The Iron Triangle is a fundamental aspect of how we understand success in a project (Pollack et al., 2018). It is a representation of the most basic criteria by which project success is measured. The concept of the Iron Triangle is an effective way of communicating the interrelationships between these central success criteria. Movement of one criterion, for example, in response to client demands or resource limitations, can put pressure on the other criteria. Failure in one constraint will likely lead to negative pressure on one or both of the other two (Mokoena et al., 2013, p. 814). This is sometimes expressed as “good, fast or cheap – pick two” (van Wyngaard et al., 2012, p. 1993). Effectively managing the Iron Triangle has been found to be central to project success, however, it has also been found that research into the Iron Triangle is “[…] one of the most overlooked fundamentals of project management” (van Wyngaard et al., 2012, p. 1997).
The Iron Triangle has been wildly used in literature since the 1970s. Next to that the field of project management has wildly changed over the years. A valid question to raise is if the Iron Triangle still is valid. Pollack et al. conducted a research in 2018 to test the validity of the Iron Triangle in the modern day & age.
Over time the vertex of quality has been under grave discussion. Alternatives as Scope, Performance or Requirements have been proposed. The research of Pollack et al. (2018) has shown that quality is still the right vertex to be used. The concepts of time, cost and quality are highly integrated concepts in the field of project management. The conclusion of the researchers is that two different perspectives are concerned with the Iron Triangle.
The first perspective focuses on the triangle being the representation of the status of the most important project success criteria. Regarding this perspective the authors note:
From the perspective of viewing the Iron Triangle as a representation of the status of the most important project success criteria, this paper would argue that the relevance of Time, Cost, Quality, or any other criteria is entirely contingent on the context. The only persistent criteria by which the success of all projects can be assessed are client and contractor satisfaction with the outcomes and impacts of a project.
The second perspective views the Iron Triangle as a didactic device. The intent is to communicate the relationship between Time, Cost, and other potential criteria. Given the didactic perspective, Quality could be replaced by Scope, Performance, Requirements. It all depends on the kind of project being assessed.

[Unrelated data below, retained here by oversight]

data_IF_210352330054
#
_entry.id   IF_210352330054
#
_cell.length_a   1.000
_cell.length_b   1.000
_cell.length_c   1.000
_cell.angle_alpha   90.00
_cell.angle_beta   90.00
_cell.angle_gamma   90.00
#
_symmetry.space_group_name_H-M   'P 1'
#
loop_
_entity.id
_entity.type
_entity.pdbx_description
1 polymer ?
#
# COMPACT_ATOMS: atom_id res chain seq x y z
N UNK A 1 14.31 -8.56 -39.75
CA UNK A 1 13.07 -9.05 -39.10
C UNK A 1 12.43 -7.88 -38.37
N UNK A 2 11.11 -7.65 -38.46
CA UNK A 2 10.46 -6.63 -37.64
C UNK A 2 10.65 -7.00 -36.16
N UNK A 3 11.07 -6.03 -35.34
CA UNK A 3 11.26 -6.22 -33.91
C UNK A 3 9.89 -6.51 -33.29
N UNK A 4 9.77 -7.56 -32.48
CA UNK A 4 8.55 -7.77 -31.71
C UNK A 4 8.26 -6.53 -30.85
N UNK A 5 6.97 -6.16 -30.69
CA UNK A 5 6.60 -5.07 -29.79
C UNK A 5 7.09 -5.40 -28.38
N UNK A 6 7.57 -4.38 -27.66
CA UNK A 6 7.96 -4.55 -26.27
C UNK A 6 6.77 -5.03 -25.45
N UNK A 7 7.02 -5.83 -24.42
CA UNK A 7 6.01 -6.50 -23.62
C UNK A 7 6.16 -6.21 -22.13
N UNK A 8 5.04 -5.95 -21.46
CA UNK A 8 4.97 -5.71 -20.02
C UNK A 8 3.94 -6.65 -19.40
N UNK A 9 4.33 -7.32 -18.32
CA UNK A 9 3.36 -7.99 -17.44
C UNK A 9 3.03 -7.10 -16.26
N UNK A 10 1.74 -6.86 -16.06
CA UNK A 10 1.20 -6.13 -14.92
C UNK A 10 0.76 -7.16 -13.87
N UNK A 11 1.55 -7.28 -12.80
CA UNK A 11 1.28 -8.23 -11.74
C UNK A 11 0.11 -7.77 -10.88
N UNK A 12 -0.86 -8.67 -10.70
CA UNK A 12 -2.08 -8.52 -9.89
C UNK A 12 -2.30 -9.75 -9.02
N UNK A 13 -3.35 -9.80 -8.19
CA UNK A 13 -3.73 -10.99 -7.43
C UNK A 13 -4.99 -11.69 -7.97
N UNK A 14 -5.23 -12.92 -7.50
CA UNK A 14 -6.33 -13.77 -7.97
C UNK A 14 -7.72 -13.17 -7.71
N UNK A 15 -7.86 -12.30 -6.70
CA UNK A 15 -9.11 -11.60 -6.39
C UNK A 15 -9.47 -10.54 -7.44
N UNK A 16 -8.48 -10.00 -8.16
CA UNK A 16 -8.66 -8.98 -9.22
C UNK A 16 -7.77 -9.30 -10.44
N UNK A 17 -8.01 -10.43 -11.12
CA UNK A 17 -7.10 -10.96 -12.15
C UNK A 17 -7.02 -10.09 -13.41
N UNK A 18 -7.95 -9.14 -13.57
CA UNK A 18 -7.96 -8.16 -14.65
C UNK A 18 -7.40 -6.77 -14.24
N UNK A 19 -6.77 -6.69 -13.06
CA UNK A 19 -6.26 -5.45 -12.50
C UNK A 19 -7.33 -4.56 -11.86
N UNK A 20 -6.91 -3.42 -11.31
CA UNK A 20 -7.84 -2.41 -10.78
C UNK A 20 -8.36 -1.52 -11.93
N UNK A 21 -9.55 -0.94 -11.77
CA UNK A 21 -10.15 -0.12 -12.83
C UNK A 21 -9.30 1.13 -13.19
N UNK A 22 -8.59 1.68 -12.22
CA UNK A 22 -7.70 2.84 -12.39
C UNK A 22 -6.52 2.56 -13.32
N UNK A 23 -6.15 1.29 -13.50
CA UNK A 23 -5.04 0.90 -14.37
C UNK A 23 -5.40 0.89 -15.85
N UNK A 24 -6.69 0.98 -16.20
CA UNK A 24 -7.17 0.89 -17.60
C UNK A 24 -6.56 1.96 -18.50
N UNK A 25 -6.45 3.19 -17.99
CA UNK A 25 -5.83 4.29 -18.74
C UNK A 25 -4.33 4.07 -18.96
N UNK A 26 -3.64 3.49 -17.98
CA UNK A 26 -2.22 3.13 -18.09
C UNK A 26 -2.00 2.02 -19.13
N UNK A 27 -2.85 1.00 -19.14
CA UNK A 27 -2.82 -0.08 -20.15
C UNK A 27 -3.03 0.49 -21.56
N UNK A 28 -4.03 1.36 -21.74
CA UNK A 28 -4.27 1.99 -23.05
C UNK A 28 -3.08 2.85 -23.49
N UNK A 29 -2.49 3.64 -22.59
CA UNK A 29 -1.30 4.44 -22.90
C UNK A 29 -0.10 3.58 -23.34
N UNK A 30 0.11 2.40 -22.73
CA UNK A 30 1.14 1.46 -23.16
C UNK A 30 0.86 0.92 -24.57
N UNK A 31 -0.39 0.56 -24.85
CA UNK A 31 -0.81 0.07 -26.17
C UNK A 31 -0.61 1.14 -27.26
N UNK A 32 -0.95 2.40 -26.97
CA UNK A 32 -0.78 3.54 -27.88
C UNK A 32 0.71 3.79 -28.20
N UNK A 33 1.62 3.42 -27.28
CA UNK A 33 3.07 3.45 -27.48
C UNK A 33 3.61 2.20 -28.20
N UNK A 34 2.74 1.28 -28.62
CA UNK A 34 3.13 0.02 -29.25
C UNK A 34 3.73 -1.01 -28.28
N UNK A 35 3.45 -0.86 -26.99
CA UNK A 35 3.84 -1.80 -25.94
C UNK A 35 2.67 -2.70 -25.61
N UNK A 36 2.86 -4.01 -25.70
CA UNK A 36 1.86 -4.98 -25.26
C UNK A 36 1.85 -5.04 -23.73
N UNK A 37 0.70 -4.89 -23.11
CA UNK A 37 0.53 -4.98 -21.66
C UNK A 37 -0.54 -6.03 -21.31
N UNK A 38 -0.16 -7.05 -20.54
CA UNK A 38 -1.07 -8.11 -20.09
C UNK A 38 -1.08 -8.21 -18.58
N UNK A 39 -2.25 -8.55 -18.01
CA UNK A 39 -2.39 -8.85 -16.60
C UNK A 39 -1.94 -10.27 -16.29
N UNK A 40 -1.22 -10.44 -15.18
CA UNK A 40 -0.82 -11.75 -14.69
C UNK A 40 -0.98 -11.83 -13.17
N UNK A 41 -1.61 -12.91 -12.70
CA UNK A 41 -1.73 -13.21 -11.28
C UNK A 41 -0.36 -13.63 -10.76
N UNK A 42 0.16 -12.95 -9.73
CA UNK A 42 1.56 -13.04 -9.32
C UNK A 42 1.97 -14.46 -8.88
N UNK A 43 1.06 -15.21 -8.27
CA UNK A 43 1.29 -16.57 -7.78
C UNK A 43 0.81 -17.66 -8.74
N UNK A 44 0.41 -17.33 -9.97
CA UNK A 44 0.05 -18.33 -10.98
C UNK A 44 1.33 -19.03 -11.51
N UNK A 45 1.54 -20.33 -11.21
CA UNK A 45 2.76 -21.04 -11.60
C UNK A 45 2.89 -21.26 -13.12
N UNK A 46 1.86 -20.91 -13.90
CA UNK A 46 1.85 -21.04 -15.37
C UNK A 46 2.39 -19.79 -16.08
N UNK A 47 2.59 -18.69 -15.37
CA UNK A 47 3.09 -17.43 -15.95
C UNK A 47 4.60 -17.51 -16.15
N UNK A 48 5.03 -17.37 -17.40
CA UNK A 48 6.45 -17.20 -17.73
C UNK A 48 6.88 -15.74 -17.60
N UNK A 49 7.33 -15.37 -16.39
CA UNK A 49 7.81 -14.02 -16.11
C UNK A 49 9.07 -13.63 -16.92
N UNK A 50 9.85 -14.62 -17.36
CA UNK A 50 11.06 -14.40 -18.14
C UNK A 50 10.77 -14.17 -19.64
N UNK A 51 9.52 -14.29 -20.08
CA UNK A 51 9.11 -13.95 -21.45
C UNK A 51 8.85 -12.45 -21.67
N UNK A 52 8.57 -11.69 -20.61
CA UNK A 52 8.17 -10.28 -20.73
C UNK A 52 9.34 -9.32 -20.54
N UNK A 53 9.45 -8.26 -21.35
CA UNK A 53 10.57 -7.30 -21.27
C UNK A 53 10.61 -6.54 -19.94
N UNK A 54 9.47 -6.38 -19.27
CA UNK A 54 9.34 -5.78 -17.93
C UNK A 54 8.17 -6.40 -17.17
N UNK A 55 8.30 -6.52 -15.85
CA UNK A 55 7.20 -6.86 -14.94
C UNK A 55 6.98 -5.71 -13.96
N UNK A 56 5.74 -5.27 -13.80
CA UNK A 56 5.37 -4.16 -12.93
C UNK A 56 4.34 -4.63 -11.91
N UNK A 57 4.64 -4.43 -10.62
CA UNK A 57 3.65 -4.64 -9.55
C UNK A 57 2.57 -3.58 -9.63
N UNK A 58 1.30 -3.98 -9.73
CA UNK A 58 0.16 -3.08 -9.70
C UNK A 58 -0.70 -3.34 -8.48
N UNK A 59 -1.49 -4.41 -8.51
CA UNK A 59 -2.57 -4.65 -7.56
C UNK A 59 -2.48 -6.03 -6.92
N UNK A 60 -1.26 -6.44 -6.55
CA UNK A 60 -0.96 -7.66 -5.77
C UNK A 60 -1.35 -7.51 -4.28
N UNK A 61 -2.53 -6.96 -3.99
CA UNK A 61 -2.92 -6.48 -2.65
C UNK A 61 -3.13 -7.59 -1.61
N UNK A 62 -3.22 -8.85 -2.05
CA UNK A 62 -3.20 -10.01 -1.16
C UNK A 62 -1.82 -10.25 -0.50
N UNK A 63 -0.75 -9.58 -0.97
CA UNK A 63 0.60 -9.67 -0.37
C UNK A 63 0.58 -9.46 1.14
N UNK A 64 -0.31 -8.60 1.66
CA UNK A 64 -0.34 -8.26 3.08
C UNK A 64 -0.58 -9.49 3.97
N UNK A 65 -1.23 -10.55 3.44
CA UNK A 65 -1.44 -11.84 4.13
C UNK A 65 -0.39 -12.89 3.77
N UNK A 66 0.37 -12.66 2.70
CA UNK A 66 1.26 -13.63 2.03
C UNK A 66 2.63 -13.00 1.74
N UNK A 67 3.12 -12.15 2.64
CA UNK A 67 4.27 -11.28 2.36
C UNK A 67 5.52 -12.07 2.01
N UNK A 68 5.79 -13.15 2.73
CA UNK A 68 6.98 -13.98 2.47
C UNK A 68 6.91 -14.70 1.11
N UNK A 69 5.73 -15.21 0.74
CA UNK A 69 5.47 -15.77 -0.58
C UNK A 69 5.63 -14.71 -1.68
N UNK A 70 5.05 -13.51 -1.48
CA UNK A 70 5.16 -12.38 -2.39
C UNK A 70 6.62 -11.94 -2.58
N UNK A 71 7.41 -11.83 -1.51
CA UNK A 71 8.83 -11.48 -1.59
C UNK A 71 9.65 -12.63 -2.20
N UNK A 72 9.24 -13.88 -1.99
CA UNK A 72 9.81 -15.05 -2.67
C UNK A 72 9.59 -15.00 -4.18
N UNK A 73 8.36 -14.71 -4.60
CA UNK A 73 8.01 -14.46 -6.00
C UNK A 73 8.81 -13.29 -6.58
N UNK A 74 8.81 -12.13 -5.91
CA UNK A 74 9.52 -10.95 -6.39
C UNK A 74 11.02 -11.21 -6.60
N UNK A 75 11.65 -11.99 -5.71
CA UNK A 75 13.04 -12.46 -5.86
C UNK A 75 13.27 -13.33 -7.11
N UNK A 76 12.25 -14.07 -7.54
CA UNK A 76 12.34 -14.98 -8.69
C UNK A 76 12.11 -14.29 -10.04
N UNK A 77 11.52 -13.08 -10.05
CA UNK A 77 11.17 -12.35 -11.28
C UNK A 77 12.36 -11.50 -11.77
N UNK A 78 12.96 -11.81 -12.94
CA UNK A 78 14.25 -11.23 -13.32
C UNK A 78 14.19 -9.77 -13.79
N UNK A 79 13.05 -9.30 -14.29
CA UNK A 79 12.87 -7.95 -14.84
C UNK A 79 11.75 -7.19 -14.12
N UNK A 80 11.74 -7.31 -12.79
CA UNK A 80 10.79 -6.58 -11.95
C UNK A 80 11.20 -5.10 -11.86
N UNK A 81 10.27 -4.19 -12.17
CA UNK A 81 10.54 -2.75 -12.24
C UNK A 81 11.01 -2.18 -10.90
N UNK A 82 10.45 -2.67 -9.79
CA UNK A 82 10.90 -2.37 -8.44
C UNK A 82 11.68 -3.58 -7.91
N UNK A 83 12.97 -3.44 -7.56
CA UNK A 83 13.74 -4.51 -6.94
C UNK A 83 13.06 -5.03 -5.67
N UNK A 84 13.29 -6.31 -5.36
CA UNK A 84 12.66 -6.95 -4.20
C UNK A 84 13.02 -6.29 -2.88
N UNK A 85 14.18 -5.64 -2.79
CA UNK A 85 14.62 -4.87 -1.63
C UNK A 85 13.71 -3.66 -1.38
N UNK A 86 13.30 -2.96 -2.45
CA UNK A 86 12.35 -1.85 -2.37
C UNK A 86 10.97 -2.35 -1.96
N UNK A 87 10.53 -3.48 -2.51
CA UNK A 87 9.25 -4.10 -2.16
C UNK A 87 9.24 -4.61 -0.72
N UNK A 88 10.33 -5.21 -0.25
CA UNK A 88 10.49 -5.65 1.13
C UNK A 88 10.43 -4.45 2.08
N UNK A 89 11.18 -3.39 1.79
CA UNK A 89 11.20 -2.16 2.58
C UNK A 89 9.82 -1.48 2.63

However, the authors conclude:
Upon reviewing the network diagrams that were created for Time, Cost, and Quality, it is clear that these three concepts are highly interconnected. In comparison, Scope does not occur in any of these networks. Requirements and Performance do appear in these networks, but their presence is inconsistent, and of a lower significance than Quality. Both of these concepts appear more linked to Quality, than either Time or Cost. Time, Cost, and Quality are so consistently interconnected in the literature that it is not surprising that the Iron Triangle has emerged as a distinct and significant concept in the project management literature.
Mokoena, T., Pretorios, J. and Van Wyngaard, C. (2013), “Triple constrain considerations in the management of construction projects”, Proceedings of the 2013 IEEE International Conference on Industrial Engineering and Engineering Management, pp. 813-817.
Pollack, J., Helm, J., & Adler, D. (2018). What is the Iron Triangle, and how has it changed? International Journal of Managing Projects in Business, 11(2), 527–547. https://doi.org/10.1108/ijmpb-09-2017-0107
van Wyngaard, C., Pretorius, J. and Pretorius, L. (2012), “Theory of the Triple Constraint – a conceptual review”, Proceedings of the 2012 IEEE International Conference on Industrial Engineering and Engineering Management, pp. 1991-1997.